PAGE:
What's next? Too big a package. It would be nice to let people install this thing to flash, plus I target it for inclusion in LiveRamdisks, so 6.5Mb compressed package was not very bright. Glancing over data files shipped with SuperTux, it turned that music/ is nice candidate for slimming. First of all, there're few duplicate tunes, just one copy with "fast" suffix. Size was same, and diffing them, there were handful byte changed. Looking thru code, "fast" version is played when level's time limit is running out. I llluv that feature! But not at the expense of my flash ;-I. "fast" version went to /dev/null for the QVGA, and now, small-size version. Secondly, there was a credit.ogg file, which gp2x port replaced with some .xm. Trying .ogg still, I found that SDL can't scroll screen and play 160kbit ogg at the same time, on PXA 400MHz. So, bye, .ogg, good riddance! And thanks gp2x again for offering a replacement.
Now I finally decided to run game on full-fledged hardware - h4000, as earlier I ran it in QEMU and on h3900, which lacks audio. It immediately crashed on startup, complaining about not being bale to load a .mod music. A check of source, then libsdl-mixer recipe and - the latter has mikmod support disabled. Poor. With it on, I finally have a nice, commercial-grade arcade running on a Linux PDA! I even was able to quickly finish couple of levels, even though controlling PDA in a landscape position is not ideal.
Final touch I made was extracting bonus levels to separate packages. Level description are text files, taking more than a megabyte in raw size, but packages turned out to be ~50K. Well, let's save space for ext2 people nonetheless, and most importantly, have a complete experience of what it takes to produce a nice PDA port of a game.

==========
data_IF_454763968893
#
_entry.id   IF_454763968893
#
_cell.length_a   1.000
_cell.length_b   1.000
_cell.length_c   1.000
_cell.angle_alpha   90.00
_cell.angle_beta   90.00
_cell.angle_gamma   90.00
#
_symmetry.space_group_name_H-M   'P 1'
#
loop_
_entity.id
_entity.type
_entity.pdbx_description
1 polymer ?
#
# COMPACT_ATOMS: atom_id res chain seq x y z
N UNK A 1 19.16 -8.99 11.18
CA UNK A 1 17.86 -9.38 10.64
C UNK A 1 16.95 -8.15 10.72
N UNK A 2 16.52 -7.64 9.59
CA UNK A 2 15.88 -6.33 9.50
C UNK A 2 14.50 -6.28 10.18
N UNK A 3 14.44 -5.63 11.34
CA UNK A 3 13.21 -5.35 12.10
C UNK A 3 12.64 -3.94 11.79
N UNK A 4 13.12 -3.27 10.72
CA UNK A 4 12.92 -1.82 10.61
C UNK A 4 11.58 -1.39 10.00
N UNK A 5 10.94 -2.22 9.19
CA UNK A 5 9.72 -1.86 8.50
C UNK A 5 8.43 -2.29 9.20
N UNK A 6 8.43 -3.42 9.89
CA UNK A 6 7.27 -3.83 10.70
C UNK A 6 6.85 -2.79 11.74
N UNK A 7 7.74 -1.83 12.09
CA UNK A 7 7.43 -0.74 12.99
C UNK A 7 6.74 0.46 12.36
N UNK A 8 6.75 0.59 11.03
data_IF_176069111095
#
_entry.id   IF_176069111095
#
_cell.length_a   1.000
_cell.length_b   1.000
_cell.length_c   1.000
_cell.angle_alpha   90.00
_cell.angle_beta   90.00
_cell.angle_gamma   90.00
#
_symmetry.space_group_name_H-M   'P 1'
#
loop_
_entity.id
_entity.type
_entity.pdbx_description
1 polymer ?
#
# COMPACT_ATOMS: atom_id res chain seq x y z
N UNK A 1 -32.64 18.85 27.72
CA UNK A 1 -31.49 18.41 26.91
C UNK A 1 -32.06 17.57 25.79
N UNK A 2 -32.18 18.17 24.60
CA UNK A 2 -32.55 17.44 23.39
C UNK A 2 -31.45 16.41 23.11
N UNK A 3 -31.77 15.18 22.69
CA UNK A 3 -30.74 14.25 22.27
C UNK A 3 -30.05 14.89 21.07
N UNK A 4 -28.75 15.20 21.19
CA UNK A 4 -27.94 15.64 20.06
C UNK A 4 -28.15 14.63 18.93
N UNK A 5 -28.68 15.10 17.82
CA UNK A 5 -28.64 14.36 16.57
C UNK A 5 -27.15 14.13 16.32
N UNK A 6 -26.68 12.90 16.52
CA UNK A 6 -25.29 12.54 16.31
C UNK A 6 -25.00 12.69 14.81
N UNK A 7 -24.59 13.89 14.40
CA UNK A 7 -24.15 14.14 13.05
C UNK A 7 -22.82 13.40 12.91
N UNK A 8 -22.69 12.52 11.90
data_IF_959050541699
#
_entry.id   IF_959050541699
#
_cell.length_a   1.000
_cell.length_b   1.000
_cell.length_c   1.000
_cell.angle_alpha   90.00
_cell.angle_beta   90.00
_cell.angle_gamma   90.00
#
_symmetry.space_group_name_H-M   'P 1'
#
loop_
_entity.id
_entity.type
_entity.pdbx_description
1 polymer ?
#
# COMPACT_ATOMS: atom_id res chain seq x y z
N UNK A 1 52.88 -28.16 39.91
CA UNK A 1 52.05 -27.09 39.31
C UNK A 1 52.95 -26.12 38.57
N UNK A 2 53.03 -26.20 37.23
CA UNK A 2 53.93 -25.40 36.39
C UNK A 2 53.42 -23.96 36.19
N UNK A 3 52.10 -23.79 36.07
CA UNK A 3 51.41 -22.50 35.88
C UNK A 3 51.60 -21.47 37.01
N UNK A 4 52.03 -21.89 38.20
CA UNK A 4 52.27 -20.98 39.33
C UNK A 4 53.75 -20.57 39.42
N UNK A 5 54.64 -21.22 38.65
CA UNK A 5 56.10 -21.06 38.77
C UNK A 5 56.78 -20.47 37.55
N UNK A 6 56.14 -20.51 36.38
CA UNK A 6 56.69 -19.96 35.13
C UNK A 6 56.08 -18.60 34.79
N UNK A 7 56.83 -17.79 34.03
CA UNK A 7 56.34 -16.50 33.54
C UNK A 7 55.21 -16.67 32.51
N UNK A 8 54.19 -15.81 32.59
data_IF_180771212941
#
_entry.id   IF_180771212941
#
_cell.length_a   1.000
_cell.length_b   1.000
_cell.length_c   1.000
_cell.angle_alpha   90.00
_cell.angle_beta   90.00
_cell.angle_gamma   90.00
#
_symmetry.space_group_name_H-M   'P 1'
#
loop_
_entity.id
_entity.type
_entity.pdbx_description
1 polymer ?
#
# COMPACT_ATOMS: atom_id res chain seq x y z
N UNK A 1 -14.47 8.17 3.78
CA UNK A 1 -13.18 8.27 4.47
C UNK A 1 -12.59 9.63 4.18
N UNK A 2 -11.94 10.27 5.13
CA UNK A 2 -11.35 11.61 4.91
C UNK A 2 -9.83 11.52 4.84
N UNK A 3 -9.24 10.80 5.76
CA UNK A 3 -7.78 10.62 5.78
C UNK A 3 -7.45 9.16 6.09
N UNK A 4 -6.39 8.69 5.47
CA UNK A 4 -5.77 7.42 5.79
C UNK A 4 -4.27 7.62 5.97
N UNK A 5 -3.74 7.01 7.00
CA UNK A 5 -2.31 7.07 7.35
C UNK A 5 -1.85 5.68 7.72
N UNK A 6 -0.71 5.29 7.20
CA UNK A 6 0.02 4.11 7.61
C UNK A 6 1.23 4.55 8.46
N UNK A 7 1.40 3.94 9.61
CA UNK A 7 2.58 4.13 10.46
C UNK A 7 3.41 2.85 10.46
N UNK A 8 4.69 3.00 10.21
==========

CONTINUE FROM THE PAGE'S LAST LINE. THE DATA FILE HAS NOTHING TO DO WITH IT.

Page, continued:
So, that's how it was. I took time to write this long, if not detailed, description, in the hope that it will both motivate people to port games to OE/Angstrom, and will give hints how to do that. So, let's hope that people will care for their favorite OpenSource games, or choose to have such a weekend fun ;-). Otherwise, thinking about it, games are likely the best candidates for bounty-sponsored porting - after all, due to the manner many games are written, it's not too easy to port them to a lower resolution/smaller size/more CPU efficiency. So, if people want more fun, they should take the fun of doing a port (it's much more fun than playing a game itself, trust me ;-D ), or motivate other people who want to do that ;-).
Oh, and back to tux the super: the supertux-qvga recipe should land soon in OE. I hope to dump packages to unstable feed too. Then, there're following TODOs before it's perfect:
- Forward-port fixed-point patch to 0.1.3 (I get ~25fps with sound, and that's not too much, and there's jerky scrolling sometimes).
- There're few relatively big .mod's which are used relatively rarely. It would be nice to leave just a couple of smaller ones in a core package, to really slim it down, and put the rest in extra-music package.
- Fully clean up gp2x patch, it's still too dirty.